SANTA MONICA (CBSLA) – Los Angeles County will join the cities of Santa Monica and Beverly Hills – both of which experienced the brunt of the looting and violence over the weekend during the George Floyd demonstrations – in imposing another round of curfews Monday.
Initially L.A. County announced a countywide curfew for incorporated and unincorporated areas that will run from 6 p.m. Monday to 6 a.m. Tuesday. That was later moved up to 5 p.m. Monday.
Santa Monica and Beverly Hills reported that they will impose their own more stringent citywide curfews that get underway at 1 p.m. Monday for their business districts and 4 p.m. citywide. The Beverly Hills curfew extends through 5:30 a.m. Tuesday.
Beverly Hills was hard hit by looting and fires in its Fairfax District on Saturday, while Santa Monica's Third Street Promenade was also devastated by looting and fires Sunday. A Vons grocery store in the 700 block of Broadway was completely ransacked as well.
In a news conference Monday morning, Santa Monica Police Chief Cynthia Renaud said more than 400 people were arrested Sunday on various charges, including burglary, looting and assault with a deadly weapon. She said 95% of the suspects were not residents of Santa Monica. She called the looters "opportunists" who track where protests will be taking place and look to take advantage of the fact that law enforcement resources will be stretched thin.
"So what we can glean from intelligence online is that there are opportunists who are tracking where peaceful protests are occurring, and they are then going to that city, knowing that resources will be tied up in ensuring First Amendment rights to free speech," Renaud said. "They take advantage of that. And they loot and they perform criminal activity."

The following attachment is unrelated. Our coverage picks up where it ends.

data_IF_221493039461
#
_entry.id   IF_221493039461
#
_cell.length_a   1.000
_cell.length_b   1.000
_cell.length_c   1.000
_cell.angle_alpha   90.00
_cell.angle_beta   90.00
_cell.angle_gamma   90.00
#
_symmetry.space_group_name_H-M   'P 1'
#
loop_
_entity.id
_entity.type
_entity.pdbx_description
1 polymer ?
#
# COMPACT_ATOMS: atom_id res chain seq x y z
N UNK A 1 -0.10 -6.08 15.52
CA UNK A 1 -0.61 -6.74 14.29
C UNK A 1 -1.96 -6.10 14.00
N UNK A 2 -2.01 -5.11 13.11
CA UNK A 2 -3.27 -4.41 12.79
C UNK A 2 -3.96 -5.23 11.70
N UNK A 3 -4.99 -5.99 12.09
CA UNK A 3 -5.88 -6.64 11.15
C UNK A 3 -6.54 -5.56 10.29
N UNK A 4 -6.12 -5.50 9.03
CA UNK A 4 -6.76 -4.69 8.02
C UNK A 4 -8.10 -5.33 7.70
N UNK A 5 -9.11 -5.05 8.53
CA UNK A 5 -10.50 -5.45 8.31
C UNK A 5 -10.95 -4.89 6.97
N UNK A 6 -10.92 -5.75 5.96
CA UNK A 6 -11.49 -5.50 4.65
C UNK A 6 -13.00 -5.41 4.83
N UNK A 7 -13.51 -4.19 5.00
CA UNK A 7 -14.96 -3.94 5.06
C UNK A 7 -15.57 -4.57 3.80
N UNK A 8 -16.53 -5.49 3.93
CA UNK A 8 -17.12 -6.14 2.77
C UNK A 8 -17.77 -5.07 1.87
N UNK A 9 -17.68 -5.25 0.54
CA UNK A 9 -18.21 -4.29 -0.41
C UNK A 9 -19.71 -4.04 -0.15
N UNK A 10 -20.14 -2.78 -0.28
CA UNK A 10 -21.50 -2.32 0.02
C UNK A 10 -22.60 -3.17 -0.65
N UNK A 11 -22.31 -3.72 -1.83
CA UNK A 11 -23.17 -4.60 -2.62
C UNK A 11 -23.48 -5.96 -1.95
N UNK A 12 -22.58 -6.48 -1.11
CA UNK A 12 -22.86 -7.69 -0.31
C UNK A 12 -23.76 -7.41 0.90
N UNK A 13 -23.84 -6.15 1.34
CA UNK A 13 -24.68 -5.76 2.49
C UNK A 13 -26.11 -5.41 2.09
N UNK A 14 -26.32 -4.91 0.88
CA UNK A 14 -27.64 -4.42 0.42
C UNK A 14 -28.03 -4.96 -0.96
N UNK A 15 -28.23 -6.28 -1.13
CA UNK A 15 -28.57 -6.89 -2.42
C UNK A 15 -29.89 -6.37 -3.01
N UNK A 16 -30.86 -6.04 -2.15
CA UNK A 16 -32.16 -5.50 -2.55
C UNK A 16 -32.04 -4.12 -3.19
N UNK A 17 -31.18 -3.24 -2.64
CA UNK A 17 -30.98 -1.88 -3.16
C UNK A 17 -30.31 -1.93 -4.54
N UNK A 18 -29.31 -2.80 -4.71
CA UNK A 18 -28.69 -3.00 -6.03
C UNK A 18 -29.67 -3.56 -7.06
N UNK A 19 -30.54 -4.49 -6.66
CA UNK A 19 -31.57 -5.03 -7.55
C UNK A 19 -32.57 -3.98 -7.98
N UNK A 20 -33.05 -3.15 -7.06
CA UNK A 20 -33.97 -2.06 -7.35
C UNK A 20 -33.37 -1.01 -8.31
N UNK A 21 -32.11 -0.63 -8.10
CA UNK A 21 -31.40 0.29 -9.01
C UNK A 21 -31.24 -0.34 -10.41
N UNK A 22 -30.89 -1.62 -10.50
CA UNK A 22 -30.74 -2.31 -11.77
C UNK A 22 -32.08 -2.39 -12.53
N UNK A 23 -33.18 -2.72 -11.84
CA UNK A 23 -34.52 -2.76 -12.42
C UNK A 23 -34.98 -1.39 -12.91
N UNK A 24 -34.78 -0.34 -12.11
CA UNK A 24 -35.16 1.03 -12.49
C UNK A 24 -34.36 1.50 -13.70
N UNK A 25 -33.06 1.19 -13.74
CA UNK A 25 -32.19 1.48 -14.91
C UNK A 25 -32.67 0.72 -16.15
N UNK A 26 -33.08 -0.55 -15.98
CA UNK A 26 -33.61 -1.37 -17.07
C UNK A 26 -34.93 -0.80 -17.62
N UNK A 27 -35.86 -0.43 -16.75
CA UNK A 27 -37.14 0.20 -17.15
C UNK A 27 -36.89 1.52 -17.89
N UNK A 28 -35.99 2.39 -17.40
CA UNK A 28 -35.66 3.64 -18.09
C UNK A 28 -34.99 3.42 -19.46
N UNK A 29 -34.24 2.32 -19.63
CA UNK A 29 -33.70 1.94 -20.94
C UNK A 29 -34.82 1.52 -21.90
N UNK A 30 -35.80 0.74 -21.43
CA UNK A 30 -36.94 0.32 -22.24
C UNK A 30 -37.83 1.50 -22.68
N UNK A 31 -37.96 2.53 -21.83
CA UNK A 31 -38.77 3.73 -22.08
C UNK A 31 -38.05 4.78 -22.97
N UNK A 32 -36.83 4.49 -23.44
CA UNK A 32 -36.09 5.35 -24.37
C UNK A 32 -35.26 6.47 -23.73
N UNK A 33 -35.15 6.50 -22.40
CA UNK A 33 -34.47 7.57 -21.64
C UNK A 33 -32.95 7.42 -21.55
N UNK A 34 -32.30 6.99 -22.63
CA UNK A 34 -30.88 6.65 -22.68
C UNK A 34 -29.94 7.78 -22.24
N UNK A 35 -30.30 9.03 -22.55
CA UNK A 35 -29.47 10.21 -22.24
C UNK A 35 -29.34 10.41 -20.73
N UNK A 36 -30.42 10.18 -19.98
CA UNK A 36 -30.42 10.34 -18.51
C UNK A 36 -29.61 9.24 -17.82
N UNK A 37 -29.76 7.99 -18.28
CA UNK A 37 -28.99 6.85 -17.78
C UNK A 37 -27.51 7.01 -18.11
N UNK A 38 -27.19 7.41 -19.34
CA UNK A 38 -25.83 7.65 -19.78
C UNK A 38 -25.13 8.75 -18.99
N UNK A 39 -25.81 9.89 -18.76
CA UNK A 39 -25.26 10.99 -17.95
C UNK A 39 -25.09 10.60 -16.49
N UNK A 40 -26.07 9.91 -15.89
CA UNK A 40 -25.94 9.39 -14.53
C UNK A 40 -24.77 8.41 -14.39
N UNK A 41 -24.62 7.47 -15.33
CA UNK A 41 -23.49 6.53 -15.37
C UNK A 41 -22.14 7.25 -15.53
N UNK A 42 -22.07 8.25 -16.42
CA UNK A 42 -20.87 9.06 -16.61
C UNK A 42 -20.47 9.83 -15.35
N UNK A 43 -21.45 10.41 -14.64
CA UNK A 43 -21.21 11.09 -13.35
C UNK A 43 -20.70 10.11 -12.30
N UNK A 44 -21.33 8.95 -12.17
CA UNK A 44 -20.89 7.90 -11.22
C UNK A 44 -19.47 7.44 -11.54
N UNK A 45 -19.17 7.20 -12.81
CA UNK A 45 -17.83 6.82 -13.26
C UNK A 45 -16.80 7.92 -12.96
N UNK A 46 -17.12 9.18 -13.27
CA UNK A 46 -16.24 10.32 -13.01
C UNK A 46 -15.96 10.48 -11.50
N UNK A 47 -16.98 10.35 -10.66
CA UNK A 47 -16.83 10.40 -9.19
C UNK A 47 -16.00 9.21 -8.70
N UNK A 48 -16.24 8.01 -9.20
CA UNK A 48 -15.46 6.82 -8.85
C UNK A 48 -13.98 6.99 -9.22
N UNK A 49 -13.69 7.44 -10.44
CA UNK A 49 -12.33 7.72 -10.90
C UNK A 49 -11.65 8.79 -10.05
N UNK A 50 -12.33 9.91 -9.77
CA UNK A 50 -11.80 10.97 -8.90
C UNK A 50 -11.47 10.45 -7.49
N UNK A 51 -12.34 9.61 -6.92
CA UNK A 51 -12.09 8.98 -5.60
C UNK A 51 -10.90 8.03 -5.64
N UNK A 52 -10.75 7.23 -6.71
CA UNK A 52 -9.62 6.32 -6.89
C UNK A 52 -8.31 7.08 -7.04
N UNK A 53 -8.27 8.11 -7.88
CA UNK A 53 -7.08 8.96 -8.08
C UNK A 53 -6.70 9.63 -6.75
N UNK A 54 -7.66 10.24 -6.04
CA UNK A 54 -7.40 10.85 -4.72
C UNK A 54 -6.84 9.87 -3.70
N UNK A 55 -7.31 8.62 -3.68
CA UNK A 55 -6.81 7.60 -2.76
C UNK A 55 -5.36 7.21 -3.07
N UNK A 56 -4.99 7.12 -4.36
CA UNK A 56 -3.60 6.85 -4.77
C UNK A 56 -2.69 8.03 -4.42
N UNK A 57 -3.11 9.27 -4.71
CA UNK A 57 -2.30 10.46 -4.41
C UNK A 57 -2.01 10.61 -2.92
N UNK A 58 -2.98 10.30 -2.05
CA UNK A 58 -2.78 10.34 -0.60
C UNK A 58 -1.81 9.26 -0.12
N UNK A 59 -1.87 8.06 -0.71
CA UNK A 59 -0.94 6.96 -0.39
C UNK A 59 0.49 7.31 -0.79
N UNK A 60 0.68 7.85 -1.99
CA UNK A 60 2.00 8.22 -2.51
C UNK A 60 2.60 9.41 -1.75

About 100 National Guard troops were finally brought in to Santa Monica Sunday night to help get the crowds to disperse, Renaud said. The troops remained in the city Monday to patrol and provide security. She noted that they are a peacekeeping force and do not enforce laws.
There were no serious injuries to officers or protesters. In total, nine fires were set.
Santa Monica police, firefighters and city crews and some good Samaritans were on the street early Monday morning to begin the cleanup process and efforts to restore the damaged businesses. Several of them told CBSLA that they had been part of yesterday's peaceful protest.
"It's heartwarming that you see people out here with brooms, they don't know anybody in these buildings -- they don't know who I am -- hopefully we can rebuild and come back strong," Engineer Frank Lopez said.
The city was asking anyone who wanted to help in the cleanup to bring their own face- coverings, work gloves, brooms dustpans and trash bags.
"Much was lost on Sunday, including property and innocence," Santa Monica Mayor Kevin McKeown said in a statement Monday. "As mayor, I'm grateful that we did not lose any lives. Our public safety officers showed professional restraint and resolve under the most difficult of circumstances."
About 1,000 National Guard personnel were deployed Saturday night after Gov. Gavin Newsom declared a state of emergency for all of Los Angeles County. They were deploying areas hard hit by the violence and looting, including downtown L.A., Long Beach, Santa Monica and Beverly Hills.
L.A. Mayor Eric Garcetti said he hoped the deployment of the guard to L.A. will be a "very short visit," but there is no fixed timeline. The last time the National Guard was deployed to L.A. was during the Rodney King riots in 1992.
L.A. County Board of Supervisors Chair Kathryn Barger announced Sunday that she has proclaimed a state of emergency as well, which will facilitate interagency response coordination and mutual aid, accelerate the procurement of vital supplies and enable future state and federal reimbursement of costs incurred by the county.
(© Copyright 2020 CBS Broadcasting Inc. All Rights Reserved. City News Service contributed to this report.)
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